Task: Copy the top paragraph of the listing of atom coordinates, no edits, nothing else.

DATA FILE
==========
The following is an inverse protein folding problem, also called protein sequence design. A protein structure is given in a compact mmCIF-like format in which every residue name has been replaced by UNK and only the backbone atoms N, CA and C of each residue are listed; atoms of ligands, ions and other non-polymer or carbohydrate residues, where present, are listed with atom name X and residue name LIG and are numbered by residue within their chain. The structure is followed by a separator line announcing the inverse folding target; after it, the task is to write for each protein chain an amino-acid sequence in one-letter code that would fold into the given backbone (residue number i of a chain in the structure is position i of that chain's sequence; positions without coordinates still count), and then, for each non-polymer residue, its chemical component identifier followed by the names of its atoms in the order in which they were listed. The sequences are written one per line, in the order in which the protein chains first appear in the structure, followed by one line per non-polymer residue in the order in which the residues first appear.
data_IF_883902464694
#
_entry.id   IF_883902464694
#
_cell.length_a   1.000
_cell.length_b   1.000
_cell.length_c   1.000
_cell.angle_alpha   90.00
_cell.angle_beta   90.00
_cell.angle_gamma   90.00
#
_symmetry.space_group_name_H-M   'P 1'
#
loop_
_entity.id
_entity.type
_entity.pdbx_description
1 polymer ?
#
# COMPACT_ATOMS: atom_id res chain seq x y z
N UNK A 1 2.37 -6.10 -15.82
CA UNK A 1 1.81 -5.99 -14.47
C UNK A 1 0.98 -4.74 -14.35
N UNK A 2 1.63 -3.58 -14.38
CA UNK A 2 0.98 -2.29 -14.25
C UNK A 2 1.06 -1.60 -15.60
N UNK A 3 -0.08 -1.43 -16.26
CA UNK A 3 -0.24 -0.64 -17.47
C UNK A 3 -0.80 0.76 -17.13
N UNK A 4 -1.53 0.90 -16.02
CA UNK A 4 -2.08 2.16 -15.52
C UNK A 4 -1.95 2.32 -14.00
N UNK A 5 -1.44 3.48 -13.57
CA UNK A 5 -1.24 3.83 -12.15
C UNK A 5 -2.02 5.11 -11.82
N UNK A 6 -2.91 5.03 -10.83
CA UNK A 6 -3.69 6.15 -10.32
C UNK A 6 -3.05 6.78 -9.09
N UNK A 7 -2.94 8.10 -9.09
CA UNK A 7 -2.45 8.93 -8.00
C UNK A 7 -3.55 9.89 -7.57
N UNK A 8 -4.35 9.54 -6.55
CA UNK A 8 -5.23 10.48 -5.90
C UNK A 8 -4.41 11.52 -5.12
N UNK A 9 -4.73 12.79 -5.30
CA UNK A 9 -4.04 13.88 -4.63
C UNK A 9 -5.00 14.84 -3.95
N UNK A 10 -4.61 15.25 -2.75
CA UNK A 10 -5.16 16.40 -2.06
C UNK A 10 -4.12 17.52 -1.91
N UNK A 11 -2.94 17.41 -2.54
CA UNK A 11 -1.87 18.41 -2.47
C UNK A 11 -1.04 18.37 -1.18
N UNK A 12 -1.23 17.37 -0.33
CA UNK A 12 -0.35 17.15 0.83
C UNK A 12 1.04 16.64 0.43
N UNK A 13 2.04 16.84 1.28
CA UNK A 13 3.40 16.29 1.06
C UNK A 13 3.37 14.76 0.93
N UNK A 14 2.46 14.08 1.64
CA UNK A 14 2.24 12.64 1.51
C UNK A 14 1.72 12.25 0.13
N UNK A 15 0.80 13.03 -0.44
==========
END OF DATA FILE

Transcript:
The following is an inverse protein folding problem, also called protein sequence design. A protein structure is given in a compact mmCIF-like format in which every residue name has been replaced by UNK and only the backbone atoms N, CA and C of each residue are listed; atoms of ligands, ions and other non-polymer or carbohydrate residues, where present, are listed with atom name X and residue name LIG and are numbered by residue within their chain. The structure is followed by a separator line announcing the inverse folding target; after it, the task is to write for each protein chain an amino-acid sequence in one-letter code that would fold into the given backbone (residue number i of a chain in the structure is position i of that chain's sequence; positions without coordinates still count), and then, for each non-polymer residue, its chemical component identifier followed by the names of its atoms in the order in which they were listed. The sequences are written one per line, in the order in which the protein chains first appear in the structure, followed by one line per non-polymer residue in the order in which the residues first appear.